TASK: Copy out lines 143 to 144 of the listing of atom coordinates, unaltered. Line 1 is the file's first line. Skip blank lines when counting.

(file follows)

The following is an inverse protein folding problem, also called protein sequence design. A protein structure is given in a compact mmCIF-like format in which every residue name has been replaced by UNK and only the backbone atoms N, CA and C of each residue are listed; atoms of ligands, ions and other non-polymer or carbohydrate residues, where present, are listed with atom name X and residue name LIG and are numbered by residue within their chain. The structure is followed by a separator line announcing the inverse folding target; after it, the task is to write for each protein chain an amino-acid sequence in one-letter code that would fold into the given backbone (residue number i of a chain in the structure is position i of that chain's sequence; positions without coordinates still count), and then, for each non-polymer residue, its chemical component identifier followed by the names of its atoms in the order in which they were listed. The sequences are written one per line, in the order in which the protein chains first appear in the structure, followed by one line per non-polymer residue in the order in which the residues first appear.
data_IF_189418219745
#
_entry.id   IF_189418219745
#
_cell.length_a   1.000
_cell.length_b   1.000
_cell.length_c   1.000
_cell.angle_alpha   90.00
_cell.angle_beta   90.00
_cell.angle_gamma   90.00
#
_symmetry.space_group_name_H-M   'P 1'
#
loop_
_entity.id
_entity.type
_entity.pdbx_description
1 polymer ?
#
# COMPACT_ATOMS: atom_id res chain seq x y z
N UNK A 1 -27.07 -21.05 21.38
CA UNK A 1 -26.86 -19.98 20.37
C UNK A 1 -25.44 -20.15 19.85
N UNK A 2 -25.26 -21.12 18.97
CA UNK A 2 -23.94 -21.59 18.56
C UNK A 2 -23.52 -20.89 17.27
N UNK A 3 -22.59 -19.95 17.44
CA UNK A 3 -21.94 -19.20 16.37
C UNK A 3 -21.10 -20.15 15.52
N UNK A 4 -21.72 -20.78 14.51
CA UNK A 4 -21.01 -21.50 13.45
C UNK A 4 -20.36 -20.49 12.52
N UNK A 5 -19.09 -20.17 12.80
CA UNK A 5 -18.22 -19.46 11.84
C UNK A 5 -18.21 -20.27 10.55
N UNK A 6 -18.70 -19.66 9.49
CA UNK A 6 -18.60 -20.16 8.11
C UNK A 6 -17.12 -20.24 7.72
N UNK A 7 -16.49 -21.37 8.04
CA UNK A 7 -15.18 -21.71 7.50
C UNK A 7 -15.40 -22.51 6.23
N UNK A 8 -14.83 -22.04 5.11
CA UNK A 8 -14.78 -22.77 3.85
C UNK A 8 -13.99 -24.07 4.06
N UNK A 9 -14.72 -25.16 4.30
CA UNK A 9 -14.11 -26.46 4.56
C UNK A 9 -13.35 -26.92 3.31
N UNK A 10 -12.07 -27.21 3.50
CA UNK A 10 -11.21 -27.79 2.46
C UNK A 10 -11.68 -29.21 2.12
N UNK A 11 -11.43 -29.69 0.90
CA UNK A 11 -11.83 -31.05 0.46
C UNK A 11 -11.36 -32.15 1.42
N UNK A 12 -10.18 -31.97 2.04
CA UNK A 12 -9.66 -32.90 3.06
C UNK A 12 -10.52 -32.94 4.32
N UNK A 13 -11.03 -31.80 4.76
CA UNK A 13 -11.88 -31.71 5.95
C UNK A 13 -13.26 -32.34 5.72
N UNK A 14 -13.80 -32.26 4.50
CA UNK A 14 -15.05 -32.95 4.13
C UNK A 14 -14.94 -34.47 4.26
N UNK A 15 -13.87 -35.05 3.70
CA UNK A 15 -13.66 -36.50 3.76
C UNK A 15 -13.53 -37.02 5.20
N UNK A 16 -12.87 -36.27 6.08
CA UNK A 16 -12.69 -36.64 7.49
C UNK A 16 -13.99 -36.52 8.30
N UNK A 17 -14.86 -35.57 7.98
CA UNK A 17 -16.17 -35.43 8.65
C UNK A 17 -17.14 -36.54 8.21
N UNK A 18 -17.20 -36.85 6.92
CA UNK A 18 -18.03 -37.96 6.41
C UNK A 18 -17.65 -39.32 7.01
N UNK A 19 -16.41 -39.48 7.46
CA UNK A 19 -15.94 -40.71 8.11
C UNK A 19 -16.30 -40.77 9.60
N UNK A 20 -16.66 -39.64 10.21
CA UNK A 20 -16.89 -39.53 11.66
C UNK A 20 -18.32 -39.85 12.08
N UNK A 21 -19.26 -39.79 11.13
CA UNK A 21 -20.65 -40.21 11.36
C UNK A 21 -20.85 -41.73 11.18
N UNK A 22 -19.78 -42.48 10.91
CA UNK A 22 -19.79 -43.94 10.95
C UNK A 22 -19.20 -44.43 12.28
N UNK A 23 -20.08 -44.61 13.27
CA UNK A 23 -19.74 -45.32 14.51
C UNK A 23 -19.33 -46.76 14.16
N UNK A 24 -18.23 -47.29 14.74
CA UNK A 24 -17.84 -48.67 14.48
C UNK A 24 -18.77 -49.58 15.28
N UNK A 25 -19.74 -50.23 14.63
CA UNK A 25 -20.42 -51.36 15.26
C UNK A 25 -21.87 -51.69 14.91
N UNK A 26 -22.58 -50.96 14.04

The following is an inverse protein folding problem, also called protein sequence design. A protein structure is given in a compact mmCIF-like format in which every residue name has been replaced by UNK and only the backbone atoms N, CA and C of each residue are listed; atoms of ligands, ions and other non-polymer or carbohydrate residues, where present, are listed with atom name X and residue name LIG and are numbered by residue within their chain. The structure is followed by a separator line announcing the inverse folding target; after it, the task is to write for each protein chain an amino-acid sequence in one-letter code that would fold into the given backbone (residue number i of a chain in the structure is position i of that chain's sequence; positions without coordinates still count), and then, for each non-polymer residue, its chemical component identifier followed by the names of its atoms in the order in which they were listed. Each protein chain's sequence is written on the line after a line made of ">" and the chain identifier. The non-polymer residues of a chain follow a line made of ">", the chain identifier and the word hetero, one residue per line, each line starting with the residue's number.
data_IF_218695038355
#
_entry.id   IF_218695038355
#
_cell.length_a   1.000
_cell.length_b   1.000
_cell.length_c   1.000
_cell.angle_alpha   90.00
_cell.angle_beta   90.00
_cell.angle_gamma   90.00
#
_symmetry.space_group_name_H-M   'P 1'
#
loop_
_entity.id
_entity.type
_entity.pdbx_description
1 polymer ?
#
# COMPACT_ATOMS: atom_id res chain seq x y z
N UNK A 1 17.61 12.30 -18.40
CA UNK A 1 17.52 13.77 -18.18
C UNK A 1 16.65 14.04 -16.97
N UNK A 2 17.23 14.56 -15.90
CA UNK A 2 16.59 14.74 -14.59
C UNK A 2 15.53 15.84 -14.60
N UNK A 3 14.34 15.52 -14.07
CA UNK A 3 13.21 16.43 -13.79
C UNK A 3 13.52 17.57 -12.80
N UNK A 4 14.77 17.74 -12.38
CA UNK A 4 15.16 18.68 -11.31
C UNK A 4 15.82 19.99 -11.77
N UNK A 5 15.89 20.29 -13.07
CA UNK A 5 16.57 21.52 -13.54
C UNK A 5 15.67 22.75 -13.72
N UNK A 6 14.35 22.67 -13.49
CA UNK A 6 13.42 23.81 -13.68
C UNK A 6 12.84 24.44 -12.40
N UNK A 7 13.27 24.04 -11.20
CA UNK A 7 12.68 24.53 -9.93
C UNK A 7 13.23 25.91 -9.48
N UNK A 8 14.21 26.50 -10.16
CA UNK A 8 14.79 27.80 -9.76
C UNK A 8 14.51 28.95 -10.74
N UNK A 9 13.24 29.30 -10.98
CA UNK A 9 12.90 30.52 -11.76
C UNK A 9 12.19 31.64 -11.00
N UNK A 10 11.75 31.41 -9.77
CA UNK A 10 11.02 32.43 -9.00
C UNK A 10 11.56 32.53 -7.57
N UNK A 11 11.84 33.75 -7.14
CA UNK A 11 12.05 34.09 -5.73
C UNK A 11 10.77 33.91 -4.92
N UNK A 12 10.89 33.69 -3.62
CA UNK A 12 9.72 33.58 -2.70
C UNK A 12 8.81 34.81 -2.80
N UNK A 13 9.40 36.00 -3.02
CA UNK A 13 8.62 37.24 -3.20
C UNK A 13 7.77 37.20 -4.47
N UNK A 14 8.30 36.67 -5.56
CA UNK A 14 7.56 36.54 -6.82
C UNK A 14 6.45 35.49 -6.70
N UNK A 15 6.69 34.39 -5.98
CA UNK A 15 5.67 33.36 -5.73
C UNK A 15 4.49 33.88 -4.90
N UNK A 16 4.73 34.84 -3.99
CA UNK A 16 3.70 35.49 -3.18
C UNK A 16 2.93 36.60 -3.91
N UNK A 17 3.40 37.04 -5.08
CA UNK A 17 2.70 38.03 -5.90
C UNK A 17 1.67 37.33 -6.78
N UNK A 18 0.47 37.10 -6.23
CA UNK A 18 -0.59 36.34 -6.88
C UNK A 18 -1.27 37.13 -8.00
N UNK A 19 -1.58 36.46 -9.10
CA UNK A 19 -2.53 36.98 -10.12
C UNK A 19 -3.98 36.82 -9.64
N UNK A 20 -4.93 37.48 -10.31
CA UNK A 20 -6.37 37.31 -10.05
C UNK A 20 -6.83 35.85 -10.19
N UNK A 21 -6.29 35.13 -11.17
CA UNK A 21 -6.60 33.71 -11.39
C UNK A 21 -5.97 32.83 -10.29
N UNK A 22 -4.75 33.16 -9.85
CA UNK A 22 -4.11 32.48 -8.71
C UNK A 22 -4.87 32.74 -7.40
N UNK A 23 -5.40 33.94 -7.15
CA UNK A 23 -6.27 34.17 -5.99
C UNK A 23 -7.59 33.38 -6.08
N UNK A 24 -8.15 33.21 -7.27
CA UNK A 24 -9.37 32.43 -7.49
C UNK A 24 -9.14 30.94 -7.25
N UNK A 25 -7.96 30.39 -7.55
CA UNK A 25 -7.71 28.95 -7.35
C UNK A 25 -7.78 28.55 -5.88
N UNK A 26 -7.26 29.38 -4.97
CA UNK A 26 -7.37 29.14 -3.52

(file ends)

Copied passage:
N UNK A 9 13.24 29.30 -10.98
CA UNK A 9 12.90 30.52 -11.76